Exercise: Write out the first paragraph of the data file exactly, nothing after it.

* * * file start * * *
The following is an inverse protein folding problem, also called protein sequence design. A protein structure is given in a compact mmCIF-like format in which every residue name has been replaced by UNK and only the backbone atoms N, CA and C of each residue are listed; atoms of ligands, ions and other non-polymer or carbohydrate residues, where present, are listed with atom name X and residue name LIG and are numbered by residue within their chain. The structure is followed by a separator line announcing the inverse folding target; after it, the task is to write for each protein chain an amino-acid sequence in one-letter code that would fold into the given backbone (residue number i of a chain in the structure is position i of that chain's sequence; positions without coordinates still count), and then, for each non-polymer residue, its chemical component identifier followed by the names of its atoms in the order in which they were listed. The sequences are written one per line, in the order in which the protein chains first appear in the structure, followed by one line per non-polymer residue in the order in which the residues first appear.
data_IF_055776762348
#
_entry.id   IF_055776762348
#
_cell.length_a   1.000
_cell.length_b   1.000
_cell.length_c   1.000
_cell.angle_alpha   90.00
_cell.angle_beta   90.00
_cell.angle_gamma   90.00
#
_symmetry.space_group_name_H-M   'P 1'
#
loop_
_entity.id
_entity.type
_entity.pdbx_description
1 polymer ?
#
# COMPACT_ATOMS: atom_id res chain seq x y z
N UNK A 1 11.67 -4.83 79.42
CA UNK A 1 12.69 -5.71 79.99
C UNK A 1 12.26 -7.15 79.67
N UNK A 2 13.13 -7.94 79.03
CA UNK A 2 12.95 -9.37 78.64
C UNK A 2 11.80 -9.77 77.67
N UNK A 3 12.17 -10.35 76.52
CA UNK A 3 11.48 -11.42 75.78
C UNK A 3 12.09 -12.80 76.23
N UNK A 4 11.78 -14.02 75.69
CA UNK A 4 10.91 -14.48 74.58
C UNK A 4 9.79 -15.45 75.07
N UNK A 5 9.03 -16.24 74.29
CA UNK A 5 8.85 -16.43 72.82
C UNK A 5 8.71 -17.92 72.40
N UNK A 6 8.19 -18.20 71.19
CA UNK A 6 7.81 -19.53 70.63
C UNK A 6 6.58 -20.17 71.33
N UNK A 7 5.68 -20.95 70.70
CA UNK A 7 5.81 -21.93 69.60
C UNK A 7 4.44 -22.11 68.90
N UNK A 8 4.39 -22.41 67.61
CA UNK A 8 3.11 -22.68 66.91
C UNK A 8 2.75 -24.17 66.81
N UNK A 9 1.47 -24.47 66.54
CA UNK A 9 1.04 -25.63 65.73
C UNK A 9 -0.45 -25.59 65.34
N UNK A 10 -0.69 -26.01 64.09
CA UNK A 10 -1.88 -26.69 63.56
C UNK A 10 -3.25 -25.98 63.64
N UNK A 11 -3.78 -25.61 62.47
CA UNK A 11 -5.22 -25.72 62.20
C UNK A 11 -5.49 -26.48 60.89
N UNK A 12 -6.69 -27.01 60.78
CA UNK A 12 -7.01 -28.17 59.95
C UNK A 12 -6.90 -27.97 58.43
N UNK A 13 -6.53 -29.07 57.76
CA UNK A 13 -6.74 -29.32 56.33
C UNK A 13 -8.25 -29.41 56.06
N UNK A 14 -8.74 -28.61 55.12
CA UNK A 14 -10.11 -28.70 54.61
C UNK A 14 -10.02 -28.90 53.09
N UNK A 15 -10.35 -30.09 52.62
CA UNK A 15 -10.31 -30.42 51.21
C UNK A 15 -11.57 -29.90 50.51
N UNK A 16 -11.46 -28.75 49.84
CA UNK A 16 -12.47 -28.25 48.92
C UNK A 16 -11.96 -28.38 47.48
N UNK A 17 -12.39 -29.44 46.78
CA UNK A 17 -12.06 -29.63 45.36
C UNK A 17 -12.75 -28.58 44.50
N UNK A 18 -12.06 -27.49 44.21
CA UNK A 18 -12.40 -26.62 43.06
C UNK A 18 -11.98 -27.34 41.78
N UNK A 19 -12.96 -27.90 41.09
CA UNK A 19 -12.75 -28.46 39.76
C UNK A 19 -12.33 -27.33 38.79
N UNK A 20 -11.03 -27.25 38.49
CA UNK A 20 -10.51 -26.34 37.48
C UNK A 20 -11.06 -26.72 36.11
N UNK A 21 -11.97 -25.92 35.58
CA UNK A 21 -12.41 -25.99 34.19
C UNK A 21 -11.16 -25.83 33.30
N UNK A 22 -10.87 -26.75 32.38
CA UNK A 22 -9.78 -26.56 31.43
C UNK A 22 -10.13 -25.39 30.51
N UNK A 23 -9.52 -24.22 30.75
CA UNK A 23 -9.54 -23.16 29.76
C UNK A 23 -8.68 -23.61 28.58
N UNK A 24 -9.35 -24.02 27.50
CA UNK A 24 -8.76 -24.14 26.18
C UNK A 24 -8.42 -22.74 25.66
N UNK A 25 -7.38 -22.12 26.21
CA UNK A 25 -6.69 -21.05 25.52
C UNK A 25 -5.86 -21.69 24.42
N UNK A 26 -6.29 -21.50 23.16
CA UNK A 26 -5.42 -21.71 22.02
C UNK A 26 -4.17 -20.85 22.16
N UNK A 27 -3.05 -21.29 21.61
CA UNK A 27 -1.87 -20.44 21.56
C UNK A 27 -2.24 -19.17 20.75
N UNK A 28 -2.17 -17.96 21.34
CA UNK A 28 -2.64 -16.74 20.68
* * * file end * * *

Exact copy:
The following is an inverse protein folding problem, also called protein sequence design. A protein structure is given in a compact mmCIF-like format in which every residue name has been replaced by UNK and only the backbone atoms N, CA and C of each residue are listed; atoms of ligands, ions and other non-polymer or carbohydrate residues, where present, are listed with atom name X and residue name LIG and are numbered by residue within their chain. The structure is followed by a separator line announcing the inverse folding target; after it, the task is to write for each protein chain an amino-acid sequence in one-letter code that would fold into the given backbone (residue number i of a chain in the structure is position i of that chain's sequence; positions without coordinates still count), and then, for each non-polymer residue, its chemical component identifier followed by the names of its atoms in the order in which they were listed. The sequences are written one per line, in the order in which the protein chains first appear in the structure, followed by one line per non-polymer residue in the order in which the residues first appear.